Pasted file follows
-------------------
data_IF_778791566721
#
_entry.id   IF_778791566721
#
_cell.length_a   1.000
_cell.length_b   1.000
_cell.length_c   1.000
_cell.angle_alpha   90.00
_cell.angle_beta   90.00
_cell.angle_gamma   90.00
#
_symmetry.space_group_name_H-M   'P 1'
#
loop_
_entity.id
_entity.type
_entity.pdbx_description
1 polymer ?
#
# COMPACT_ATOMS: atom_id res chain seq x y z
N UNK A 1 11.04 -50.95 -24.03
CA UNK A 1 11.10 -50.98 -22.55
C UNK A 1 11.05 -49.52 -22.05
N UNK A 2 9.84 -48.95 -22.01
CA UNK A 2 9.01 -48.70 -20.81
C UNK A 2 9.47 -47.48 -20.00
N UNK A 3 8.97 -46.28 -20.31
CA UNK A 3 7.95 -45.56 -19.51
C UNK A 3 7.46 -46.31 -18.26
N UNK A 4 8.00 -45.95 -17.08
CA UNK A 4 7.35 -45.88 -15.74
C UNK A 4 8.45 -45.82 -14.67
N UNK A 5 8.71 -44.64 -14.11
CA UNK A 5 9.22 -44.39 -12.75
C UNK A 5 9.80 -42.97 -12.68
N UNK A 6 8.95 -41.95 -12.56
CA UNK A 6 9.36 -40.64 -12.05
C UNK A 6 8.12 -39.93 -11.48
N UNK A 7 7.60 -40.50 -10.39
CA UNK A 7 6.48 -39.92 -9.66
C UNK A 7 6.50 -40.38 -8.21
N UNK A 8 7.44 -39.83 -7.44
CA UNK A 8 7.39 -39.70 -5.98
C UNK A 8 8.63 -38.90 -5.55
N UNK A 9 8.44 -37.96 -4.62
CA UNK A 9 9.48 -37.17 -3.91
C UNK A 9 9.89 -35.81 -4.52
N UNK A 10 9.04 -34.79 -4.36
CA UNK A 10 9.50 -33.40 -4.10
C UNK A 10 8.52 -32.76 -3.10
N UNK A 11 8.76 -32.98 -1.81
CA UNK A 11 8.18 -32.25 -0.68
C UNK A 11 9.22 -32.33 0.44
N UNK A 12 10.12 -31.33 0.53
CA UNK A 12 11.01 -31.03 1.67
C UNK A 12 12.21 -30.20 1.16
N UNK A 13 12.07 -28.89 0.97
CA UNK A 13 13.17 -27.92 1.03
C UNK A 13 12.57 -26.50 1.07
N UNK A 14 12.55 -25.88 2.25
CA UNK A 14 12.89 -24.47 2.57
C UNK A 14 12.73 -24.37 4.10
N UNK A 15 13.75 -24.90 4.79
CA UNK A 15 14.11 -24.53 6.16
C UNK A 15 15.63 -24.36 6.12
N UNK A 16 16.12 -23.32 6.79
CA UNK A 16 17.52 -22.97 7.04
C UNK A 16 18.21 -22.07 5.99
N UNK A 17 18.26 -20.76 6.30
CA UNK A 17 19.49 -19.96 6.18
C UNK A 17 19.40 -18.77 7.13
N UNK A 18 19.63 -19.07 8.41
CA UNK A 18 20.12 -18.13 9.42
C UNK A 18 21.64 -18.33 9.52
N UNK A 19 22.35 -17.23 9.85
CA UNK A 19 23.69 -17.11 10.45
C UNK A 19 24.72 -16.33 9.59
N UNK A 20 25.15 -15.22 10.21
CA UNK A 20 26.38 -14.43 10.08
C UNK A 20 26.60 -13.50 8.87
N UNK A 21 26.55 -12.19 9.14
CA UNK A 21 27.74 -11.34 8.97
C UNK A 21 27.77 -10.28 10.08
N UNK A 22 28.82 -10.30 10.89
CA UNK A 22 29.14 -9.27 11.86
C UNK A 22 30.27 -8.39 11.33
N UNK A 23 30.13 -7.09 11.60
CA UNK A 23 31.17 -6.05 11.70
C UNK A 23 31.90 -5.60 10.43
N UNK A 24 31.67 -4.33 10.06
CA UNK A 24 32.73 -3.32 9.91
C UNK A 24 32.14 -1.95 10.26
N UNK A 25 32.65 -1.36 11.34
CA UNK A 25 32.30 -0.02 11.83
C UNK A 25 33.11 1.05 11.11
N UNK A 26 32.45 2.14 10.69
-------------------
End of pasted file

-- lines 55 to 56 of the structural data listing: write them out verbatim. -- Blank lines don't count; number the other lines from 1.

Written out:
CA UNK A 12 11.01 -31.03 1.67
C UNK A 12 12.21 -30.20 1.16